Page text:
No one could really blame you if you turned off what became Elena Delle Donne's signature WNBA game in August before it was over.
Because, hey, it seemed over early in the fourth quarter. Delle Donne's Chicago team, which got into the 2014 playoffs as the No. 4 seed with a 15-19 record, was on its way to being dismissed by top-seeded Atlanta in Game 3 of the Eastern Conference semifinals.
The Dream had been in control the whole game and had a 17-point lead with eight minutes left on their home court. And then, just like that, everything reversed course.
Delle Donne and the Sky went into "Terminator" mode and chased down the Dream, winning 81-80. Delle Donne had 34 points, including the game-winner with eight seconds left.
Chicago subsequently beat Indiana 2-1 to make it to the WNBA Finals for the first time in franchise history. There, the run ended against favored Phoenix. Delle Donne was bothered considerably by severe back pain that started after the Atlanta series, but she played through it as best she could. After a regular season in which she'd been limited to 16 games because of the lingering effects of Lyme disease, Delle Donne really put her stamp on the 2014 WNBA season with her playoff performance.
Even though the back issues limited her against the Mercury, the 6-foot-5 guard-forward showed how much she'd progressed as one of the league's elite players. Now getting ready to start her third season -- the Sky open at home Friday against Indiana -- Delle Donne, who averaged 17.9 points and 4.0 rebounds last year, is even more prominent as Chicago's centerpiece player.
"She's feeling good, looking good, good energy, no back problems," Chicago coach Pokey Chatman said.
Delle Donne took part in the USA Basketball team training camp in early May, where she both marveled at being in the same gym with such a collection of talent and realized that she definitely belonged there. Her goal in USA Basketball and the WNBA is to prove she is more than just a mega-gifted scorer: that she can defend fellow superstar players, rebound at a high rate and run the court with anybody.
Just as she did after her WNBA Rookie of the Year season in 2013, Delle Donne spent this past fall and winter continuing to get stronger. "I've done a ton with strength and conditioning, way more than I did in college," the former Delaware All-American said. "That's been my biggest focus: trying to change my body as much as I can and evolve my game."
The Sky are going to look to Delle Donne for even more leadership this year, too. Even though she's only 25, she will be doing a lot of mentoring with her teammates. Veteran center Sylvia Fowles, a two-time Olympian who's averaged 15.7 points and 9.8 rebounds in her seven seasons with the Sky, has asked for a trade and apparently doesn't intend to play for Chicago this season.
Chicago is trying to replace Fowles with less experienced players. Among them is rookie Cheyenne Parker, who was taken No. 5 in April's draft. The 6-4 Parker was dismissed from her Middle Tennessee team in February for violations of athletic department policy. In her one season at Middle Tennessee, she averaged 18.6 points, 11.0 rebounds and 4.0 blocks in 22 games.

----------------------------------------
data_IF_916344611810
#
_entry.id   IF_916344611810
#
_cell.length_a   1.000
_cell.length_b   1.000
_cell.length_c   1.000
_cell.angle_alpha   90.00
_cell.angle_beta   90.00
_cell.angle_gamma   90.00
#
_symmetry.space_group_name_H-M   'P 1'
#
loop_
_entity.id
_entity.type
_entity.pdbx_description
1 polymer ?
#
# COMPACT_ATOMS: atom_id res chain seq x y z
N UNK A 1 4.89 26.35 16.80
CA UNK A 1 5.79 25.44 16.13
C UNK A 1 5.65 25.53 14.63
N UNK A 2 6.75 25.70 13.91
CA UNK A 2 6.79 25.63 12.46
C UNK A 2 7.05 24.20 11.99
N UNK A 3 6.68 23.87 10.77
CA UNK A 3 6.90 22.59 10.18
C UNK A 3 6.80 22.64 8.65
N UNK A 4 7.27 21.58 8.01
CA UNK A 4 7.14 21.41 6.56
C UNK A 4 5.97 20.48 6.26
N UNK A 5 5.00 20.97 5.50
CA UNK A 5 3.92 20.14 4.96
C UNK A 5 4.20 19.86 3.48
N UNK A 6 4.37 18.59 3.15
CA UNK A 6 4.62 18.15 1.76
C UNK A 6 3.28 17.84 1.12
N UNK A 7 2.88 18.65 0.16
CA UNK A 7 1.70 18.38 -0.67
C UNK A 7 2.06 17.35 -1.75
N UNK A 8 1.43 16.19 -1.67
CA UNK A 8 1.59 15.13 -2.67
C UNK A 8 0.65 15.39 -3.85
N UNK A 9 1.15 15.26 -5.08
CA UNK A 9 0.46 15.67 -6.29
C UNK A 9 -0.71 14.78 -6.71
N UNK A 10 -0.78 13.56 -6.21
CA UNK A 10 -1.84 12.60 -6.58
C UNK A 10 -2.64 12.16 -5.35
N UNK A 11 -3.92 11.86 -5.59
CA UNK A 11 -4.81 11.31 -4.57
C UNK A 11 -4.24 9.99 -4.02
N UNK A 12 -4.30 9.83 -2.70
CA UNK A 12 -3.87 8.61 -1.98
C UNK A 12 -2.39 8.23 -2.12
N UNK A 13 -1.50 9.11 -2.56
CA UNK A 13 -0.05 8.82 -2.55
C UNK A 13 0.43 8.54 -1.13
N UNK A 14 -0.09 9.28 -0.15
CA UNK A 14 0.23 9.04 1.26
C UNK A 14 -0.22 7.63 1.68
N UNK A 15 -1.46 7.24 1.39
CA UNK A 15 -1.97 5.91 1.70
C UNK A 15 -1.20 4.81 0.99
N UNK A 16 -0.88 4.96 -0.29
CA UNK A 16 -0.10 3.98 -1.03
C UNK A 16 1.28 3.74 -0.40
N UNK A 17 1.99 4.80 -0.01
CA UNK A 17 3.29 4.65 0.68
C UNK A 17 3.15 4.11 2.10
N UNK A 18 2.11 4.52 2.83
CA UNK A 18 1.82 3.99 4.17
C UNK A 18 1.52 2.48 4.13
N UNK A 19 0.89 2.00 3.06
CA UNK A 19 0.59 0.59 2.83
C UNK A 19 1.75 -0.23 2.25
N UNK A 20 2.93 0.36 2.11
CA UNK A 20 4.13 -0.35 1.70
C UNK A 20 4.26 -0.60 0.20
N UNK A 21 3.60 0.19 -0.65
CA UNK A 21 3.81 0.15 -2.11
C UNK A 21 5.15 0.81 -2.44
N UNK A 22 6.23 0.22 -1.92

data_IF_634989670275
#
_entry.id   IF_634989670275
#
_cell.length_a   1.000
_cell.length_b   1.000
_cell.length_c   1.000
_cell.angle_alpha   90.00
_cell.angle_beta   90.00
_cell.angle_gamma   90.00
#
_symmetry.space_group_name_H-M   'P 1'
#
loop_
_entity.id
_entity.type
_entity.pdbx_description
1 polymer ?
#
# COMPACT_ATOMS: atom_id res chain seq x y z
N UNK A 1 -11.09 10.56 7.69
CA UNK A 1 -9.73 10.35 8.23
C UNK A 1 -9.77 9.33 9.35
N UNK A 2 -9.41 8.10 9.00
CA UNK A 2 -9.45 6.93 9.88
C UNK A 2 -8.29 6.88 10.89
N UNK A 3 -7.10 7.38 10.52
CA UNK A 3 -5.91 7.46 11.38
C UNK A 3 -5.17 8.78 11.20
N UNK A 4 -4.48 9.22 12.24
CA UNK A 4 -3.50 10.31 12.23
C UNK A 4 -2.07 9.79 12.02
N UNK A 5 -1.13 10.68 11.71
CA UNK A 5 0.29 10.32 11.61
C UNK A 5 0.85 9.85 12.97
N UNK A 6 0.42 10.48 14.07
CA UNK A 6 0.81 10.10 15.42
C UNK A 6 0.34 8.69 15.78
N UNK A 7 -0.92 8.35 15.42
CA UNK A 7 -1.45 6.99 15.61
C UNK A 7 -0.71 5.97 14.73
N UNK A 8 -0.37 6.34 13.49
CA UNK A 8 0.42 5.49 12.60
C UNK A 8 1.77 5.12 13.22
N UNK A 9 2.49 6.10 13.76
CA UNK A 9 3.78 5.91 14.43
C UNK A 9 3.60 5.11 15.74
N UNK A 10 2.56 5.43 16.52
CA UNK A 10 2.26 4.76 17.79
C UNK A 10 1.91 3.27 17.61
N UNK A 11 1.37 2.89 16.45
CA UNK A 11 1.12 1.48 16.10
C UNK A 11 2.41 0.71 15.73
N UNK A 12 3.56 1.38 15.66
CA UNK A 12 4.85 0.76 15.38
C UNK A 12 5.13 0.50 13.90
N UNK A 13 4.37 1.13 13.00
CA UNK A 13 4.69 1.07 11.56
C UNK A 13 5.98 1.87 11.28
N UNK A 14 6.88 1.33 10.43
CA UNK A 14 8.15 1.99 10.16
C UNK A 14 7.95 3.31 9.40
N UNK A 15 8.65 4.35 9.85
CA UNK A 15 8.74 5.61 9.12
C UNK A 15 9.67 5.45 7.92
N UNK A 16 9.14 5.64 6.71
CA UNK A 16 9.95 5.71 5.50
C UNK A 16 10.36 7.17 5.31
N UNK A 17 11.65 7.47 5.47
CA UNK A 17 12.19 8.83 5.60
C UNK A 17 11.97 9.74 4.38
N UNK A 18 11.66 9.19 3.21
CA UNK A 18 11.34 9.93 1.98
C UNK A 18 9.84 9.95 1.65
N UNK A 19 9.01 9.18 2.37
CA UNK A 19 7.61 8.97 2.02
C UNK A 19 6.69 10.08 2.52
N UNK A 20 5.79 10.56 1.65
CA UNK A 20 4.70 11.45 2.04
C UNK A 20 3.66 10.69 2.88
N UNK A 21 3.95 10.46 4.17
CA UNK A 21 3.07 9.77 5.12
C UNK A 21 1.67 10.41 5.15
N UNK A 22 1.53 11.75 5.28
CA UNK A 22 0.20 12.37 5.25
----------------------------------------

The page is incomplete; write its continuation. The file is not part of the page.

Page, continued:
Chatman stressed that she did her homework on Parker's college issues and felt that the potential risk was well worth taking. She said Parker took responsibility for her dismissal and was willing to work hard to prove she deserved a spot in the WNBA. Parker is one of the players Delle Donne will try to help.
"The young posts, we're going to have to bring them along extremely fast," Delle Donne said. "Because immediately, they're going to have to do things for us. That's something I'm going to be focused on: getting them up to speed as much as I can."
There are other players to help in that process, including veteran guard Cappie Pondexter. The Sky got her in a trade with New York in the offseason, sending Epiphanny Prince to the Liberty. Pondexter has averaged 18.5 points, 4.2 assists, and 4.0 rebounds in her nine-year WNBA career, though those numbers dropped to 13.2, 3.9, and 3.4 in 2014. Pondexter won two WNBA titles while with Phoenix in 2007 and 2009.
"I love that we have Cappie," Delle Donne said. "Because now we've got some maturity and championship experience that we've been missing."
Chatman thinks Pondexter, a 2008 Olympian, will help Delle Donne to play even more in her comfort zone. "The dynamic that it adds to the team is that Cappie can be Cappie, and Elena can be Elena," Chatman said. "They both will bring out the best in each other. In Cappie, we get that fierce, natural competitor who adds some grit to an already pretty good team. The fact that she played the point the last couple of years in New York gives her a different view of the game, which will help us."
As for Delle Donne's health situation, she understands that will be a question everyone always asks. She's had to deal with Lyme disease and its effects since her college days.
"It's a day-to-day thing with maintenance -- taking my medication, eating right and doing things to stay healthy," Delle Donne said. "I feel like since this last relapse [in 2014], I've gotten on a really good schedule and feel like I've got a grip on it. It's a disease in which you can't predict certain things. Right now, I'm feeling really healthy and good, and I try not to think about it when I'm on the court."
Another thing that Delle Donne has attempted not to dwell on is Fowles' situation. Fowles and Pondexter were both at the USA Basketball camp along with Delle Donne, and one couldn't help but wonder how they would do together with the Sky this season.
Delle Donne, though, is focusing on what the Sky actually have on the court and how she can maximize that. "Syl and I are teammates, still, with USA Basketball," Delle Donne said. "And she is always going to be a great friend of mine, whether she's with the Sky or not. We kind of just separate that from our friendship."